A new international study states that climate change is progressively affecting the structure of Earth’s atmosphere.
The study utilizes several years of weather balloon observations and dedicated satellite measurements to measure the extent to which the top of the lowest level of the atmosphere is rising. That region, the tropopause, is pushing up the boundary with the stratosphere by approximately 50-60 m (about 165-195 ft) every 10 years. Findings of the research have been published in Science Advances.
The rising is the result of warming temperatures close to the Earth’s surface that are causing the lower atmosphere to increase.
This is an unambiguous sign of changing atmospheric structure. These results provide independent confirmation, in addition to all the other evidence of climate change, that greenhouse gases are altering our atmosphere.
Bill Randel, Study Co-Author and Scientist, National Center for Atmospheric Research (NCAR)
The international research team was headed by researchers at Nanjing University in China. The study was backed partly by the National Science Foundation, which is NCAR’s sponsor.
Impacts from Greenhouse Gases, Ozone-Destroying Chemicals
The height of the tropopause, an atmospheric region that splits the dense and turbulent troposphere from the overlying and more constant stratosphere, ranges from approximately 5 miles above Earth’s surface at the poles to 10 miles at the equator, based on the season.
The tropopause’s location is of interest to commercial pilots who frequently fly in the lower stratosphere to escape turbulence, and it has a role to play in severe thunderstorms whose overshooting tops occasionally push the tropopause higher and pull down air from the stratosphere.
The progressively increasing height of the tropopause in the last few decades does not considerably impact society or ecosystems, but it demonstrates the extensive impacts of greenhouse gas emissions.
Earlier scientific studies have established that the tropopause is expanding. Besides climate change, this was also because of cooling in the stratosphere related to ozone depletion.
The 1987 Montreal Protocol and international agreements to curb emissions of ozone-destroying chemicals, however, have effectively reversed the loss of ozone and steadied temperatures in the lower stratosphere.
Randel and his co-authors compiled together recently available data to examine how much the tropopause is continuing to expand now that stratospheric temperatures are not having a major impact anymore.
They relied mainly on two sources of information. One was a newly updated archive of interpretations from radiosondes, which have been launched high into the atmosphere for several years on weather balloons to quantify atmospheric properties.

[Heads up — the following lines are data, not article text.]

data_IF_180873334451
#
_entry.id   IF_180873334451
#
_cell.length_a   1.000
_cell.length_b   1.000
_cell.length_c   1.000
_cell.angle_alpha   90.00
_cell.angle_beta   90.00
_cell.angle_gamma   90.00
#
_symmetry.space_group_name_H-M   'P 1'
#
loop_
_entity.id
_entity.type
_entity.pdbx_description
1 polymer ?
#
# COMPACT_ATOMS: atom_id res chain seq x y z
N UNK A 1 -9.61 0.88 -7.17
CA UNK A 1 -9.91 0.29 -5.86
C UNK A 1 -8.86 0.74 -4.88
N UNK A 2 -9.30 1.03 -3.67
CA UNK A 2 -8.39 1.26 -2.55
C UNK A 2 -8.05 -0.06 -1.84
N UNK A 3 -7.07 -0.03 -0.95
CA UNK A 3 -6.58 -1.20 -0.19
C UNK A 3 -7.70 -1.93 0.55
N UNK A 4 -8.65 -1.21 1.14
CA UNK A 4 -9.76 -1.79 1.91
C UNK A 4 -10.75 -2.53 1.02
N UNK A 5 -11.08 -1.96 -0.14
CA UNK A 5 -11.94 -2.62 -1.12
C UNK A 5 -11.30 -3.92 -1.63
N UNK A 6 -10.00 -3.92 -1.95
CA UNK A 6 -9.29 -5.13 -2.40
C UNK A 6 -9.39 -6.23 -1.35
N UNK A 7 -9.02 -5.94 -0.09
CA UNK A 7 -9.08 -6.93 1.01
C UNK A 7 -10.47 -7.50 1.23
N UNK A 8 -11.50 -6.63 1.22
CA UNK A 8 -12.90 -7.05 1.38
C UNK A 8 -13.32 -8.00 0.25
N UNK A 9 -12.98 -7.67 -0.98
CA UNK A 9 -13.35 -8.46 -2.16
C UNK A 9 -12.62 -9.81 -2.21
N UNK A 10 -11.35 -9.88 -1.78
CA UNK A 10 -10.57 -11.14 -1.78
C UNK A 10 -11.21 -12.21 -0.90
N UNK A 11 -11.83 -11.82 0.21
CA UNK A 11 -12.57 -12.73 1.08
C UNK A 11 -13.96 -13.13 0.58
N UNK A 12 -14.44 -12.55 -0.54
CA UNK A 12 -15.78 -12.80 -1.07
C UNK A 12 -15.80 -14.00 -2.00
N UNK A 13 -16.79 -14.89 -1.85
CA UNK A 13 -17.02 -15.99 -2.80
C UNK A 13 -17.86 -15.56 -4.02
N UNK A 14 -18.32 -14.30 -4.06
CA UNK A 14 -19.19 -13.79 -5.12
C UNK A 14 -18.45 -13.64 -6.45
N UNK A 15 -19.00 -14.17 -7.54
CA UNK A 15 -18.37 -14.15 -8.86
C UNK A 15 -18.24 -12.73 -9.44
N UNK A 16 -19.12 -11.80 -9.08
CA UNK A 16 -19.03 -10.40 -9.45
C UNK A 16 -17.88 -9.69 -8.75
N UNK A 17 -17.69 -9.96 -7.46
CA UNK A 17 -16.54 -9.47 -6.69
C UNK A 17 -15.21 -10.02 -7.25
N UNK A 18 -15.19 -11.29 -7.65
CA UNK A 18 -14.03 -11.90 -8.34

Since the radiosonde data is most thorough over land areas of the Northern Hemisphere between 20 and 80 degrees in latitude, the new study concentrated on the expansion of the tropopause in that region.
The researchers also examined observations from dedicated satellite instruments dating back to 2002 that investigate the atmosphere by determining the degree to which Global Positioning System (GPS) radio signals bend and decelerate as they travel through the atmosphere.
This advanced method, called GPS radio occultation, was established in part by an array of satellites called COSMIC (at present COSMIC-2), whose data is processed and circulated by the University Corporation for Atmospheric Research, which runs NCAR.
The researchers then applied statistical methods to explain the influence of natural events that briefly alter atmospheric temperatures and impact the tropopause, such as volcanic eruptions and the intermittent warming of surface waters in the eastern tropical Pacific Ocean called El Niño. This allowed them to pinpoint the role of human-triggered warming.
Their examination of radiosonde observations revealed that the tropopause has expanded in height at a consistent pace since 1980: about 58-59 m every 10 years, of which 50-53 m per decade is because of human-triggered warming of the lower atmosphere. This development has continued even as the impact from stratospheric temperatures has diminished, showing that warming in the troposphere is having a progressively large impact.
The satellite observations recorded since 2000 confirmed that the height of the tropopause has expanded over the past 20 years.
“The study captures two important ways that humans are changing the atmosphere,” Randel said. “The height of the tropopause is being increasingly affected by emissions of greenhouse gases even as society has successfully stabilized conditions in the stratosphere by restricting ozone-destroying chemicals.”
MENG, L., et al. (2021) Continuous rise of the tropopause in the Northern Hemisphere over 1980–2020. Science Advances. doi.org/10.1126/sciadv.abi8065.